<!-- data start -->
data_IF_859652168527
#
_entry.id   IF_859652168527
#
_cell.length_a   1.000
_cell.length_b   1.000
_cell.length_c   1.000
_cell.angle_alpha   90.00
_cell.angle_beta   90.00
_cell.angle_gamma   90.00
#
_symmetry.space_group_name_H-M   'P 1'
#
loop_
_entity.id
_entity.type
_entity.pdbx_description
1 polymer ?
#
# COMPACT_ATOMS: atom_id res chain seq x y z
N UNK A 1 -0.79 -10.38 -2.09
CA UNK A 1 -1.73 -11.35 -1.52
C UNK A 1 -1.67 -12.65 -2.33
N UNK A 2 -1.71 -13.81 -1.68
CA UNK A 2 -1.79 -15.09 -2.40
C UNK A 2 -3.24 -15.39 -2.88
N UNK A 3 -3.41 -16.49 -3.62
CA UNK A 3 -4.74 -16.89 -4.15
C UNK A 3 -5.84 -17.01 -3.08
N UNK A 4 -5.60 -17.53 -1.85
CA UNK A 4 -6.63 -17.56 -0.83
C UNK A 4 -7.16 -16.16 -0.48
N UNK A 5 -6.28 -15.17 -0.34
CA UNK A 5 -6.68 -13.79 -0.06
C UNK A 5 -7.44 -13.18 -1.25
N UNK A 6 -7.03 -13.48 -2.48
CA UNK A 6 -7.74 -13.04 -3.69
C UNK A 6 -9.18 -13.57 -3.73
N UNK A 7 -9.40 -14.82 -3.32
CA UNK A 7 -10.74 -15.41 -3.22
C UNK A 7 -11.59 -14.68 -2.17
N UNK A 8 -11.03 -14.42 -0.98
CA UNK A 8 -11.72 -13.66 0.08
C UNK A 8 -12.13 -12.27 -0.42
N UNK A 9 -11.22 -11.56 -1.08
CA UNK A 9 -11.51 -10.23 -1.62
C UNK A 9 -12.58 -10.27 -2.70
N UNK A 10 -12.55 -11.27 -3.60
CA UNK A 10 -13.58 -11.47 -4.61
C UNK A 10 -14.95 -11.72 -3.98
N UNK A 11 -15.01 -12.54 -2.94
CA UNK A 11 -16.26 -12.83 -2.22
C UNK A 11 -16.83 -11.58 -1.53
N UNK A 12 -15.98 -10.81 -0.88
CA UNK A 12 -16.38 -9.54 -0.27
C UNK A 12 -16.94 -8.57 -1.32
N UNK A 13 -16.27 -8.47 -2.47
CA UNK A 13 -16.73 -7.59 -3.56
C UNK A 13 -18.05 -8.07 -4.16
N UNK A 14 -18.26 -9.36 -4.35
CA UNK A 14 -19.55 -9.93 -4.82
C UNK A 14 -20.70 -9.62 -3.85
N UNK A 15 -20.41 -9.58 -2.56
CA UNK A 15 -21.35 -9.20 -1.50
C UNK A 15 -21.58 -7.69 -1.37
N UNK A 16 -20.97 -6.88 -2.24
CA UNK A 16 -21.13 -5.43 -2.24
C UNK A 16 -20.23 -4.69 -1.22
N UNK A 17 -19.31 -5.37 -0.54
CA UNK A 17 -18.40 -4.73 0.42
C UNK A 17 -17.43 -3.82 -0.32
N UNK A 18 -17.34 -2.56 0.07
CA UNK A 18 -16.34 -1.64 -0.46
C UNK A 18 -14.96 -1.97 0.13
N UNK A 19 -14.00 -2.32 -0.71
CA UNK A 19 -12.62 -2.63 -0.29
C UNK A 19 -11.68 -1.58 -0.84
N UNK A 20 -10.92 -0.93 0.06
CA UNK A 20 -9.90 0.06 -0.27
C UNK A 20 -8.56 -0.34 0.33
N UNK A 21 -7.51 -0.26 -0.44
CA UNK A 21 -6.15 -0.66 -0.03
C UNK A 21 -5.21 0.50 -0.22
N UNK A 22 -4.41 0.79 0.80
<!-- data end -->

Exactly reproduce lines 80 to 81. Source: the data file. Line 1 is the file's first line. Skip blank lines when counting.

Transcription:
C UNK A 20 -8.56 -0.34 0.33
N UNK A 21 -7.51 -0.26 -0.44